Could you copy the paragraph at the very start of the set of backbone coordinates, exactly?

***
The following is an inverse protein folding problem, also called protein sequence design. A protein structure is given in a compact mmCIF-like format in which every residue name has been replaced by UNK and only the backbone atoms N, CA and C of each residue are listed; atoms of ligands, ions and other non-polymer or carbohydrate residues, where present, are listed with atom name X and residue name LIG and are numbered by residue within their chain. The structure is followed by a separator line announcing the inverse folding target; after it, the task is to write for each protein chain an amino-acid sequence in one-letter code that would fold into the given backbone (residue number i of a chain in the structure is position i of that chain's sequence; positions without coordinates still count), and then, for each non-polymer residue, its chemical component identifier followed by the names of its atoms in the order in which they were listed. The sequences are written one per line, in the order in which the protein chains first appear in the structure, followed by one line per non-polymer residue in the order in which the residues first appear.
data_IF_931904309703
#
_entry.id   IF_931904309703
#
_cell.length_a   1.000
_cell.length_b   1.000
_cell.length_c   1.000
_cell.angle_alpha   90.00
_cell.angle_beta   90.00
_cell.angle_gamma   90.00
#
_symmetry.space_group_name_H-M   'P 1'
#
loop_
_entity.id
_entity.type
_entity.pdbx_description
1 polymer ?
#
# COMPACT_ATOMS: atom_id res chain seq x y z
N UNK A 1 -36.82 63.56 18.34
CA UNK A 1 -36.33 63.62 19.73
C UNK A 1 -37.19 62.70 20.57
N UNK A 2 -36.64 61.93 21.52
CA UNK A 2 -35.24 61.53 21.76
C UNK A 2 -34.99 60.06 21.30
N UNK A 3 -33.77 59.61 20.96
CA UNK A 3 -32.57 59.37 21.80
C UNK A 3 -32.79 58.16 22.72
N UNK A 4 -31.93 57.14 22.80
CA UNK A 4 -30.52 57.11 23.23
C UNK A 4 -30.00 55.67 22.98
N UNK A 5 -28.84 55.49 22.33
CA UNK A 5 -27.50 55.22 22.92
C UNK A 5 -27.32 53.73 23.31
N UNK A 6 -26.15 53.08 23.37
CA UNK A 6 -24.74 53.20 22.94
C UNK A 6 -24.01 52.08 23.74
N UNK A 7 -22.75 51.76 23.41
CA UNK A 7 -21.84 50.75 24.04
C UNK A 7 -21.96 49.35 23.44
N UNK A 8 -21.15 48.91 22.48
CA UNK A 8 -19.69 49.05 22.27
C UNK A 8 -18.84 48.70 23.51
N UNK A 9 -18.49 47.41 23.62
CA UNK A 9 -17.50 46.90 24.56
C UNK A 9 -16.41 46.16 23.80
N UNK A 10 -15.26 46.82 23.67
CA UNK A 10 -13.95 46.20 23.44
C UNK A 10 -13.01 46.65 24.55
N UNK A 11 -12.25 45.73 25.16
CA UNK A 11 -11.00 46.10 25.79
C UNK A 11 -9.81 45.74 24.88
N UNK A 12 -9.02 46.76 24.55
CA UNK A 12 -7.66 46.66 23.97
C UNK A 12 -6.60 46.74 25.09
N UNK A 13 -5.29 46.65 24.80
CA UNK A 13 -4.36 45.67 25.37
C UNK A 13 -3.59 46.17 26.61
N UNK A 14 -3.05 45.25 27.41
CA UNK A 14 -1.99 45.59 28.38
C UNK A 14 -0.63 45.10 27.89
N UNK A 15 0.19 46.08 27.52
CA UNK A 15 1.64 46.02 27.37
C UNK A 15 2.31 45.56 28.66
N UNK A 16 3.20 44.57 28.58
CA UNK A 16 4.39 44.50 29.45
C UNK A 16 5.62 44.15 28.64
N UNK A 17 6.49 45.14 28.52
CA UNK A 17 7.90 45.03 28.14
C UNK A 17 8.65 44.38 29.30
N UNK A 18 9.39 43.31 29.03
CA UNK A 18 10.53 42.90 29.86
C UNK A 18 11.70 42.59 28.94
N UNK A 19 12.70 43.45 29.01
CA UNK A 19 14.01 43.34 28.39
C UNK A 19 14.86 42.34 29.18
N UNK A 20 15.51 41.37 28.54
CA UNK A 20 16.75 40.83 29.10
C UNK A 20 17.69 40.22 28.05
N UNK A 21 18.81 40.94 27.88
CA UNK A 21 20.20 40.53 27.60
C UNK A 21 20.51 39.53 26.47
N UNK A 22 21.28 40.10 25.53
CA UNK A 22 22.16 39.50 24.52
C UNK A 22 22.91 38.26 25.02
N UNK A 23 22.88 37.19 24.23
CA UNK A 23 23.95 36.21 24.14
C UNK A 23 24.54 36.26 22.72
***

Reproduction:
The following is an inverse protein folding problem, also called protein sequence design. A protein structure is given in a compact mmCIF-like format in which every residue name has been replaced by UNK and only the backbone atoms N, CA and C of each residue are listed; atoms of ligands, ions and other non-polymer or carbohydrate residues, where present, are listed with atom name X and residue name LIG and are numbered by residue within their chain. The structure is followed by a separator line announcing the inverse folding target; after it, the task is to write for each protein chain an amino-acid sequence in one-letter code that would fold into the given backbone (residue number i of a chain in the structure is position i of that chain's sequence; positions without coordinates still count), and then, for each non-polymer residue, its chemical component identifier followed by the names of its atoms in the order in which they were listed. The sequences are written one per line, in the order in which the protein chains first appear in the structure, followed by one line per non-polymer residue in the order in which the residues first appear.